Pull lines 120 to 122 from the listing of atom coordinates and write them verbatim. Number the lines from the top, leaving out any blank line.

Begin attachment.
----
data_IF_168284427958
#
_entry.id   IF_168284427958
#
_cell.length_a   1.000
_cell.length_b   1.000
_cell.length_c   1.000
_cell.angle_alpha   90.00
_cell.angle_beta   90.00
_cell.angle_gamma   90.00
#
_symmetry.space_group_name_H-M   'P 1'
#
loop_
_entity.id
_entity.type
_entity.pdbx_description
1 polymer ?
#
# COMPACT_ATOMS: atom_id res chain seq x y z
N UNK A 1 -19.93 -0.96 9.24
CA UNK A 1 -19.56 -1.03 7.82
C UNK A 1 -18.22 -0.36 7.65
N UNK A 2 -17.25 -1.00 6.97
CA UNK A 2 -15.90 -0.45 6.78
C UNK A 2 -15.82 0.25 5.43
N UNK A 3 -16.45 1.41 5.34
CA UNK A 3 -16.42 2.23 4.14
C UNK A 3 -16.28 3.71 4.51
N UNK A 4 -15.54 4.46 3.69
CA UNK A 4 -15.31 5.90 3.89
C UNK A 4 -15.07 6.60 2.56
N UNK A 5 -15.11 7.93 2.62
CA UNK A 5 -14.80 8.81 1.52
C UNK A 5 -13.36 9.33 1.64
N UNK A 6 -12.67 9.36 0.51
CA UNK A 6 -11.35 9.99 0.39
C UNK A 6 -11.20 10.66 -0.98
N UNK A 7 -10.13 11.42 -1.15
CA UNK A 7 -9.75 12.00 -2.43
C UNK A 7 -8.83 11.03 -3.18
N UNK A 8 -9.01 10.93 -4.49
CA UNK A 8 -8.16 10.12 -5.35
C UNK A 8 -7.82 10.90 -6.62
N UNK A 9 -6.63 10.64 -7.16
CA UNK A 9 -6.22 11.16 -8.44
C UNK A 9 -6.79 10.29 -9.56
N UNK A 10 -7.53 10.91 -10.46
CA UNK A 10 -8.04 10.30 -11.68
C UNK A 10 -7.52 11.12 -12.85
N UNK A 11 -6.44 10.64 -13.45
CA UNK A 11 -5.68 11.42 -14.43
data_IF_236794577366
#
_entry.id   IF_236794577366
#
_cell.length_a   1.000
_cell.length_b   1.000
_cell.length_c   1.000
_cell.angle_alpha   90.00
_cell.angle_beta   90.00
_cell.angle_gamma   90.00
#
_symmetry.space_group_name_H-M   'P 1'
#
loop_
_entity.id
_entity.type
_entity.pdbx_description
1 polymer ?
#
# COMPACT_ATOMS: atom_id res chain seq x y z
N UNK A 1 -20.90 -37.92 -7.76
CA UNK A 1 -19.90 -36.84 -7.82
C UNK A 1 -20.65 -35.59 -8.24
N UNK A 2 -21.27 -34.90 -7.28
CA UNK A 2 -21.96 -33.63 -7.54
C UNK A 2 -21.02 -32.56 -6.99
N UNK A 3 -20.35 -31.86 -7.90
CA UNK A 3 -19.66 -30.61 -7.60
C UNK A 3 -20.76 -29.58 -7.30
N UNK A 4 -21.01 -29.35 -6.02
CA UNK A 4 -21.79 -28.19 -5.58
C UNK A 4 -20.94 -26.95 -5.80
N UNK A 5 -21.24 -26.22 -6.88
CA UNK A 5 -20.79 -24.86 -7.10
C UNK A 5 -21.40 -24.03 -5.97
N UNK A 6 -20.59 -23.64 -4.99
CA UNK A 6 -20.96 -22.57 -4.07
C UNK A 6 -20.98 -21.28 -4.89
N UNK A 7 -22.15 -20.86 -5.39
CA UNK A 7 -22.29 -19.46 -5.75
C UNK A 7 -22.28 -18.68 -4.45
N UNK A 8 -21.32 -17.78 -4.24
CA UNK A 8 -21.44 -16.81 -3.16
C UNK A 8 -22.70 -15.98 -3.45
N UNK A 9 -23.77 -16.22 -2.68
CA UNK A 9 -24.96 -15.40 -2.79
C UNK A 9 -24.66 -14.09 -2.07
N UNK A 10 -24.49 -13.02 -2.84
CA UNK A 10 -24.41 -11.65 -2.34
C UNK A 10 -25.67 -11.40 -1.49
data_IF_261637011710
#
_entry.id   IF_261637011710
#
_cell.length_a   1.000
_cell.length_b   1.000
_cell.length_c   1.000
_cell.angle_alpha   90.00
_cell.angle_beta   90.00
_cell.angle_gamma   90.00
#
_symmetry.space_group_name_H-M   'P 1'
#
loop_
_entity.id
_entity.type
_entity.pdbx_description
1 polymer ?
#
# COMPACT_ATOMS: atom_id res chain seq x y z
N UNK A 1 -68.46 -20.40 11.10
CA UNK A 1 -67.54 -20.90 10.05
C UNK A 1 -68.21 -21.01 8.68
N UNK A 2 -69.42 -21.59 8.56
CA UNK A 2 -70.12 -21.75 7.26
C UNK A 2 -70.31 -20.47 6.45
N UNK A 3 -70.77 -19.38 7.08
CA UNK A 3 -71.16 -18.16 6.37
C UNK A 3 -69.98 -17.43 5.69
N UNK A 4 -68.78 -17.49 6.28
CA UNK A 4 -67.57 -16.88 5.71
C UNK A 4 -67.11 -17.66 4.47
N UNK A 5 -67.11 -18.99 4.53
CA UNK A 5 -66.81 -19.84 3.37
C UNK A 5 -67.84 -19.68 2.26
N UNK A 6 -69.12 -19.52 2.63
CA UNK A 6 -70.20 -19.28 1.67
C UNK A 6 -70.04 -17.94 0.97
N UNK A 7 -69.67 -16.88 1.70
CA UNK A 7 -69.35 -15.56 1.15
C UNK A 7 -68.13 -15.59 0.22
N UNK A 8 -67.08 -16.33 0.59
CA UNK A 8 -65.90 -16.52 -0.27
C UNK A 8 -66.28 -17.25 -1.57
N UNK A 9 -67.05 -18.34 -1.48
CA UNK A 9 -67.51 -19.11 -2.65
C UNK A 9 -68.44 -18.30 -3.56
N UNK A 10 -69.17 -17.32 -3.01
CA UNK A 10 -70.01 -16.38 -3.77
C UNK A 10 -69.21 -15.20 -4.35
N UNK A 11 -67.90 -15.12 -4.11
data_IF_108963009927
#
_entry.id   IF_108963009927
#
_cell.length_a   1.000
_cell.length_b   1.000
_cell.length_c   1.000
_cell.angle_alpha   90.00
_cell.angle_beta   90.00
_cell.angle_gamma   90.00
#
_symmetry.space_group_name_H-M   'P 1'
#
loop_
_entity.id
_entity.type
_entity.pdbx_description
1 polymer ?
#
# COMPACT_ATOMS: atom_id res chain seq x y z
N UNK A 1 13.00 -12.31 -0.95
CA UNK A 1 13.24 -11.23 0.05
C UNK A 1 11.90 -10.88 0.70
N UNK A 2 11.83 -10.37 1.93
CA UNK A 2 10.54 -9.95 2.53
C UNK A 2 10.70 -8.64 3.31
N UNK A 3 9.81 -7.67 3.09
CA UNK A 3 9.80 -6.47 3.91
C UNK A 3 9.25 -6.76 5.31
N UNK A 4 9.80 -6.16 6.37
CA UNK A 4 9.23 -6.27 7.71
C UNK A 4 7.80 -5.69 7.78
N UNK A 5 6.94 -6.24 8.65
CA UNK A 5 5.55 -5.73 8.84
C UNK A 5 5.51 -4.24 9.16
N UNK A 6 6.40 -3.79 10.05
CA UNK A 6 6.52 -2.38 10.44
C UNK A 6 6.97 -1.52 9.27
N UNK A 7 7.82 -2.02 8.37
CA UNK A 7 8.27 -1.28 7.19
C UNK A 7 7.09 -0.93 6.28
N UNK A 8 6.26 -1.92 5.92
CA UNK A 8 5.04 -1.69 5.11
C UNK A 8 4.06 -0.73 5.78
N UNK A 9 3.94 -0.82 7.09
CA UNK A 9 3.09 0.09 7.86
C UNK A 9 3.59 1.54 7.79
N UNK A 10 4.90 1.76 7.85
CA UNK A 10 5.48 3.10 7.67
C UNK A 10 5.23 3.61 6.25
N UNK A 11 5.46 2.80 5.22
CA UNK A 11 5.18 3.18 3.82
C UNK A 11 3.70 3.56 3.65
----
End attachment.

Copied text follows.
1 polymer ?
#
# COMPACT_ATOMS: atom_id res chain seq x y z